As we approach a crossroads in the history of media ethics, much of the debate can be boiled down to the question of how acceptable it is to intrude into people’s lives in pursuit of a story.
So while recently reading the autobiography of Arthur Christiansen, the legendary editor of the Daily Express from the 1930s to the 1950s, I was interested to discover his views on press intrusion.
Given Christiansen’s famous advice that journalists should “always, always tell the news through people”, I was surprised to find just how nuanced his views were. Certainly, he was more ambivalent about prying into people’s personal lives than many of witnesses representing the media at the Leveson Inquiry.
People who court publicity must take the rough with the smooth; Royalty cannot help but receive publicity and have learned to accept most of it with good grace; but the pestering by reporters of people who are unfortunate or unhappy and who do not wish any part of it is not what I had in mind when as a young man I tried to open out ‘the human angle’.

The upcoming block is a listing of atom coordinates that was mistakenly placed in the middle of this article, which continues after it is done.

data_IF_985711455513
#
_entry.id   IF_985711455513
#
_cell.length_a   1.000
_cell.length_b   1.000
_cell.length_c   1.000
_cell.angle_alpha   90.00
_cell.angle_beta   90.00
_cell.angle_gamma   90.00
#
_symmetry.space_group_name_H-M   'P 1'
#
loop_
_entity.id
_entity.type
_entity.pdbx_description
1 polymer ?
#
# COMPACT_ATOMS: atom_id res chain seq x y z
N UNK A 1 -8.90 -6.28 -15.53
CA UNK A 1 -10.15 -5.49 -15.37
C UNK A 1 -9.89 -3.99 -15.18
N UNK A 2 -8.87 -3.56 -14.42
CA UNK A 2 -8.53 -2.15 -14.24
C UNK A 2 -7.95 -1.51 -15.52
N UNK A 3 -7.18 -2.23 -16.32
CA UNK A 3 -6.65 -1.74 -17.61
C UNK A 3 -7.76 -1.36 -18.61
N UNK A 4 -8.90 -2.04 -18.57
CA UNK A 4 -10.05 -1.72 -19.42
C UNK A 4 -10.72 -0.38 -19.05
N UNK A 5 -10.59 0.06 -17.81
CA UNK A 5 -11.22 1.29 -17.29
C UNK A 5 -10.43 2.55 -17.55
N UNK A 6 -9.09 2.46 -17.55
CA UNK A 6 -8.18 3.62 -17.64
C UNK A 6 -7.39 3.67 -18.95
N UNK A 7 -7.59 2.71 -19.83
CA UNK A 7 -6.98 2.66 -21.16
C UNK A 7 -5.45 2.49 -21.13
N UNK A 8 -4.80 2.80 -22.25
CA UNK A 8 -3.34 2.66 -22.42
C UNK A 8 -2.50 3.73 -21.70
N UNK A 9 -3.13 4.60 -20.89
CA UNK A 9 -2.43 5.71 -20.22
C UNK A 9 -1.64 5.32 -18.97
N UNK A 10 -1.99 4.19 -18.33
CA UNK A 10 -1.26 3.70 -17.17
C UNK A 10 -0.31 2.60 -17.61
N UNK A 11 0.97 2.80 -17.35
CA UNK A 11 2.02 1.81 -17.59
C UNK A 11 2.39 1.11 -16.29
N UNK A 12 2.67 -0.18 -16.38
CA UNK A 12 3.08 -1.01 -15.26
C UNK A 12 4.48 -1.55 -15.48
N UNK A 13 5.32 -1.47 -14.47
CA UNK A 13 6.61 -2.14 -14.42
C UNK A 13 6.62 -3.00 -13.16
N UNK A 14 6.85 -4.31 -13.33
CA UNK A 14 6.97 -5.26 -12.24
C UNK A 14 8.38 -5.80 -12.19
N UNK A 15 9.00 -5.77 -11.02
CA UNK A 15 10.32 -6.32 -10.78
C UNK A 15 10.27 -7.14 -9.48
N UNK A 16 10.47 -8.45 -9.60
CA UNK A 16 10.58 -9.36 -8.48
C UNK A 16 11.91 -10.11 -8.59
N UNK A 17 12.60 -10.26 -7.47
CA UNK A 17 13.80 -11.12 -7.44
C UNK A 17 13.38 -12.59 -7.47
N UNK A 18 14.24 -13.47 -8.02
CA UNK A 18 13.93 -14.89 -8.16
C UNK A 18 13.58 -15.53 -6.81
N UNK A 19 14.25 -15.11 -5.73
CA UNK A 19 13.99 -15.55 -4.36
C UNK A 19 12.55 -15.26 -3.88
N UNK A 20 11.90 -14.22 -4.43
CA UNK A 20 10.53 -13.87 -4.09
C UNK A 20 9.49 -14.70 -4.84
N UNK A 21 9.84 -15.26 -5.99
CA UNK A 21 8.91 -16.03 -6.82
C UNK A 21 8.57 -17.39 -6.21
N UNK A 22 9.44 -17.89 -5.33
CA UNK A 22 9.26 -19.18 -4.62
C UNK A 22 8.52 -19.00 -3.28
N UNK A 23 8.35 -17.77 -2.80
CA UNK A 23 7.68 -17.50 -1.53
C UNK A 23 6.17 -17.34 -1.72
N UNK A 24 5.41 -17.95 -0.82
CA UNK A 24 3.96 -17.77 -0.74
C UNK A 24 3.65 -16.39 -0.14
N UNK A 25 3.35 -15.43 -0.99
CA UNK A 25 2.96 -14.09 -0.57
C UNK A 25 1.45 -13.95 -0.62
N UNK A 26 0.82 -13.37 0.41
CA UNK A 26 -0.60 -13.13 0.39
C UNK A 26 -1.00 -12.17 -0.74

When a murderer was hanged I wanted to know how his children were faring; when a girl rocketed to stardom I wanted to know what her parents had contributed. I wanted to know about people – humble, unimportant people as well as those who were established.
But the idea got out of hand. The human story, like the size of headline type, seems often nowadays to be sought ruthlessly at the sacrifice of taste, sense and decent feeling… I deplore it.
I should add that Headlines All My Life, published in 1961, is a brilliant book that gives a fascinating insight into newspaper history. Although out of print, it can be picked up for under £10 on Amazon.